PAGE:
The Foundation was established in several scattered buildings in the small town of New Boston, New Hampshire, which Babson chose because he thought it was far enough from big cities to survive a nuclear war. Babson even put up a sign declaring New Boston to be the safest town in North America if World War III came, but town fathers toned it down to say just that New Boston was a safe place.
The Foundation held occasional conferences that drew such people as Clarence Birdseye of frozen-food fame and Igor Sikorsky, inventor of the helicopter. Sometimes, attendees sat in chairs with their feet higher than their heads, to counterbalance gravity. Most of its work, however, involved sponsoring essays by researchers on gravity-related topics.
Over time, the Foundation shed its crank-ish air, turning its attention from trying to block gravity to trying to understand it. The annual essay prize drew respected researchers who didn't mind a shot at a few thousand dollars - including physicist Stephen Hawking, who won several times.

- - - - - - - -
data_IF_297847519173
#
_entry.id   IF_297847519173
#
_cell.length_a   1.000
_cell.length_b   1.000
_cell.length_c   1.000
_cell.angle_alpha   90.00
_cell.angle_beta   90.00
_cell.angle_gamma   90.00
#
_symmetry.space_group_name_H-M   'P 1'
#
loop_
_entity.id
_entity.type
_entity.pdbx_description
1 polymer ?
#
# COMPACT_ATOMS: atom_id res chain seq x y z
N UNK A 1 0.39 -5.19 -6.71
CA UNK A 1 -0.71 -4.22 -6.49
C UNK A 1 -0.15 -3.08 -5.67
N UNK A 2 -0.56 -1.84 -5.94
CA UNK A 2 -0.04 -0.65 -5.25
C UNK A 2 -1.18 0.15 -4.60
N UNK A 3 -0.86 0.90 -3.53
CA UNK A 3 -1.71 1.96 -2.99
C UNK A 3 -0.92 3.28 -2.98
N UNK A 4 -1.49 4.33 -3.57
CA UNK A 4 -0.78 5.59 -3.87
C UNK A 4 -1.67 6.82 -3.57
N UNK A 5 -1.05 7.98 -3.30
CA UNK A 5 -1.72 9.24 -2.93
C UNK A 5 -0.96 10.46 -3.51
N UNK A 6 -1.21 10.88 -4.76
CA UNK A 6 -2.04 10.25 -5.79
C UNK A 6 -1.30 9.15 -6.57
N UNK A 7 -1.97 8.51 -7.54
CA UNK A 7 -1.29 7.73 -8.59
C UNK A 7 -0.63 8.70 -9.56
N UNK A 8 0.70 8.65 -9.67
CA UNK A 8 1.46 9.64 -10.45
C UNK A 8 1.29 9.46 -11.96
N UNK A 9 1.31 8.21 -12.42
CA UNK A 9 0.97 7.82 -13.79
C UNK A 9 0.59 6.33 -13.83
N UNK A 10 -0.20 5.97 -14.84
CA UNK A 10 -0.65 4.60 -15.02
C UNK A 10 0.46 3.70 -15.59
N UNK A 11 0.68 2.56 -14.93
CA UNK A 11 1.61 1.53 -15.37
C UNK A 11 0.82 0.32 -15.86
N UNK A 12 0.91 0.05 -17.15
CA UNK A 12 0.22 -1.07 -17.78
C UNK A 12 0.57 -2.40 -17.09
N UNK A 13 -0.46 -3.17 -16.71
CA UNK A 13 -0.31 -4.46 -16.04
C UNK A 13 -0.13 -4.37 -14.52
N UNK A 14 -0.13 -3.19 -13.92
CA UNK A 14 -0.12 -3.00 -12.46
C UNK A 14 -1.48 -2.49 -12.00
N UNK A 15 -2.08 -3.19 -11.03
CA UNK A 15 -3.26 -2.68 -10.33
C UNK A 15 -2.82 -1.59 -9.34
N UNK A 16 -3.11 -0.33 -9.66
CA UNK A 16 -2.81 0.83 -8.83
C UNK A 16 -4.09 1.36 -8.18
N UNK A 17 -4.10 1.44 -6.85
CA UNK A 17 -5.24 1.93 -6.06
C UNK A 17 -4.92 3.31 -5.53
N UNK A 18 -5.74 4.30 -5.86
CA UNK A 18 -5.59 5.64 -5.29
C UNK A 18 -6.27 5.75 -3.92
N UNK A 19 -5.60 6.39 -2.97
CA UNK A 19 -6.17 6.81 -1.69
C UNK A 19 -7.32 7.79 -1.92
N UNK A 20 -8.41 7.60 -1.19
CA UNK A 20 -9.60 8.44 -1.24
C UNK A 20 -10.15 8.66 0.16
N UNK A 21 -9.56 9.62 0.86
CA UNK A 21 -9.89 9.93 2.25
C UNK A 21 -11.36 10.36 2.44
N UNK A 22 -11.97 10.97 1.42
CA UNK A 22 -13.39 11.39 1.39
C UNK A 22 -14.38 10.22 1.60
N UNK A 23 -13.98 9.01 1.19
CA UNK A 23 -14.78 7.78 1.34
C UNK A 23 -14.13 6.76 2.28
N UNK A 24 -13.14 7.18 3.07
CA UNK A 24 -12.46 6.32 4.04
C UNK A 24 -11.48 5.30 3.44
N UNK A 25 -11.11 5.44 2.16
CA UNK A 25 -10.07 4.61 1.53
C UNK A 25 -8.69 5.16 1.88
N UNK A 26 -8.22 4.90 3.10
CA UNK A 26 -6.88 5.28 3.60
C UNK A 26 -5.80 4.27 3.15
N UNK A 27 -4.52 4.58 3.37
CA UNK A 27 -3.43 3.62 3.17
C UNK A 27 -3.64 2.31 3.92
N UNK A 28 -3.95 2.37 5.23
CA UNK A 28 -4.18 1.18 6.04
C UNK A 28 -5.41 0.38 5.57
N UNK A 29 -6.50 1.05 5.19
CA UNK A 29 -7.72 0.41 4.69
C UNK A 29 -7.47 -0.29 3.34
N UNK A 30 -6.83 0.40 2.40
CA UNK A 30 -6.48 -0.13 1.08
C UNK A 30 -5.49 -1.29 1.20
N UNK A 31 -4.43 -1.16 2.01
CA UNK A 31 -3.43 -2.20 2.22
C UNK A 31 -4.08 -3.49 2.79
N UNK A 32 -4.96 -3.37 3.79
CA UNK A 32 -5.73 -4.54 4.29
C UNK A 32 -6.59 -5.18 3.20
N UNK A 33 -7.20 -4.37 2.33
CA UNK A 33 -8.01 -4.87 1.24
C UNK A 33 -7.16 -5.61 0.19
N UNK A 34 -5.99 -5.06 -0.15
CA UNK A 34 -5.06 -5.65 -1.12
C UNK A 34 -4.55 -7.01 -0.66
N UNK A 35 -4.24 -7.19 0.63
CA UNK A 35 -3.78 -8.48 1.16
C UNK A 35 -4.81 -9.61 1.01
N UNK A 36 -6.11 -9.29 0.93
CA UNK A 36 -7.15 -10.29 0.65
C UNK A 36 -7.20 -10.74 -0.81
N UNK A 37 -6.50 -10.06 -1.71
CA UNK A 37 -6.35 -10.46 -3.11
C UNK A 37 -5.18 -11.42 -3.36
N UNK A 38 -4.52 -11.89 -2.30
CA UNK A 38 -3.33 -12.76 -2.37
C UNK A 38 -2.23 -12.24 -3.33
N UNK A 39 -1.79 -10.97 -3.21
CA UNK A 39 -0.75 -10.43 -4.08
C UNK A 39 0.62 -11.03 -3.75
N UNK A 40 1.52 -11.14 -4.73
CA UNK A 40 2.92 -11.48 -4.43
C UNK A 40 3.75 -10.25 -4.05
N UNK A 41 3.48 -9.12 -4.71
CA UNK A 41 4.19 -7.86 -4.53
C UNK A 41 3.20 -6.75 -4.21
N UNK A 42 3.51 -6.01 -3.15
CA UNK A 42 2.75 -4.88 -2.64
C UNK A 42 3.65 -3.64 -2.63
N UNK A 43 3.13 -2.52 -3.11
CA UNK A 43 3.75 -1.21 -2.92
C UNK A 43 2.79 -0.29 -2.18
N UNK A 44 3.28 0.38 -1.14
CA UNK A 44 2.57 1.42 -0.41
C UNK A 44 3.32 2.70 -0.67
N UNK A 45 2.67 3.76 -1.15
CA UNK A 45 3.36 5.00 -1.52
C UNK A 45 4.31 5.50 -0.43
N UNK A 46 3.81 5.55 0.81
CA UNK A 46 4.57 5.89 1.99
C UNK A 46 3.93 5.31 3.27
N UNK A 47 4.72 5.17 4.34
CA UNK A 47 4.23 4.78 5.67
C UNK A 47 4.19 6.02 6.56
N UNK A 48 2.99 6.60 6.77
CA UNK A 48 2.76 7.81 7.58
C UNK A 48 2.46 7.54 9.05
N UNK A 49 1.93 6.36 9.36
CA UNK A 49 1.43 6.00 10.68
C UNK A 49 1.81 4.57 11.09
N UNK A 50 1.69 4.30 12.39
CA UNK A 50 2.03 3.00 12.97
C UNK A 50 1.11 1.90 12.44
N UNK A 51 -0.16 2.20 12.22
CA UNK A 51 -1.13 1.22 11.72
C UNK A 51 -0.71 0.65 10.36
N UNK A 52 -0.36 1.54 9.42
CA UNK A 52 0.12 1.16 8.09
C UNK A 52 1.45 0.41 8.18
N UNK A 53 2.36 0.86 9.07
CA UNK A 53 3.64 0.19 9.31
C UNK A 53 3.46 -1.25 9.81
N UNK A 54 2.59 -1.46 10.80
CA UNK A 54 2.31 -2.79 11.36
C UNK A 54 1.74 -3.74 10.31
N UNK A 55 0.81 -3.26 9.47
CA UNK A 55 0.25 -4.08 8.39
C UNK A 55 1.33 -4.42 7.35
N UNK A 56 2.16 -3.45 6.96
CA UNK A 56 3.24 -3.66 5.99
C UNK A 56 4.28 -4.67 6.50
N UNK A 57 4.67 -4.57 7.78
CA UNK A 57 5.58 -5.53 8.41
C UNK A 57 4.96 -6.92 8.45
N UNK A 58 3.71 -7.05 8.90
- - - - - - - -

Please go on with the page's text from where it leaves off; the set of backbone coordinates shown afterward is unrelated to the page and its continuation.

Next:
The physical Gravity Research Foundation disappeared some time after Babson's death in 1967. Its only remnant in New Boston is a granite slab in a traffic island that celebrates the foundation's "active research for antigravity and a partial gravity insulator."
The essay award, however, lives on. With prizes of up to $3,500, it is still administered out of Wellesley, Massachusetts by George Rideout Jr., son of the foundation's original director. Recent winners include California astrophysicist George Smoot.